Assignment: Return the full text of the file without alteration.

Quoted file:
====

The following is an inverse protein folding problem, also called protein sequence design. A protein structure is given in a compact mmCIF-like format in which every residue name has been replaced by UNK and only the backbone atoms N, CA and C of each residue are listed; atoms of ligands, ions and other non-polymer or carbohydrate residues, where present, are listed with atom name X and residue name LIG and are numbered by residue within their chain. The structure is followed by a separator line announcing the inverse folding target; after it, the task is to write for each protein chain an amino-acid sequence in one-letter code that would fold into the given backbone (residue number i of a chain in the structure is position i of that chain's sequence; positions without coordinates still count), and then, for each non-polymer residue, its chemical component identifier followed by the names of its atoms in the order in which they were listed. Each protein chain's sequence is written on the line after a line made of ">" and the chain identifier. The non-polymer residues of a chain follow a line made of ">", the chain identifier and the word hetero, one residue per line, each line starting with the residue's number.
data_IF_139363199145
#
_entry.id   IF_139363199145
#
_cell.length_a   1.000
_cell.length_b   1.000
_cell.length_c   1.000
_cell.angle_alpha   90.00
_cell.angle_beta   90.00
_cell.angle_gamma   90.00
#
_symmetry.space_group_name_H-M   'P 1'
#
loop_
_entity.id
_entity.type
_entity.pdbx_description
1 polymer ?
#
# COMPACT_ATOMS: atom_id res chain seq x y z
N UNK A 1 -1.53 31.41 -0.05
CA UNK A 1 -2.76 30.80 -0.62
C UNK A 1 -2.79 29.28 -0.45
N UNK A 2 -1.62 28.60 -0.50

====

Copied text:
The following is an inverse protein folding problem, also called protein sequence design. A protein structure is given in a compact mmCIF-like format in which every residue name has been replaced by UNK and only the backbone atoms N, CA and C of each residue are listed; atoms of ligands, ions and other non-polymer or carbohydrate residues, where present, are listed with atom name X and residue name LIG and are numbered by residue within their chain. The structure is followed by a separator line announcing the inverse folding target; after it, the task is to write for each protein chain an amino-acid sequence in one-letter code that would fold into the given backbone (residue number i of a chain in the structure is position i of that chain's sequence; positions without coordinates still count), and then, for each non-polymer residue, its chemical component identifier followed by the names of its atoms in the order in which they were listed. Each protein chain's sequence is written on the line after a line made of ">" and the chain identifier. The non-polymer residues of a chain follow a line made of ">", the chain identifier and the word hetero, one residue per line, each line starting with the residue's number.
data_IF_139363199145
#
_entry.id   IF_139363199145
#
_cell.length_a   1.000
_cell.length_b   1.000
_cell.length_c   1.000
_cell.angle_alpha   90.00
_cell.angle_beta   90.00
_cell.angle_gamma   90.00
#
_symmetry.space_group_name_H-M   'P 1'
#
loop_
_entity.id
_entity.type
_entity.pdbx_description
1 polymer ?
#
# COMPACT_ATOMS: atom_id res chain seq x y z
N UNK A 1 -1.53 31.41 -0.05
CA UNK A 1 -2.76 30.80 -0.62
C UNK A 1 -2.79 29.28 -0.45
N UNK A 2 -1.62 28.60 -0.50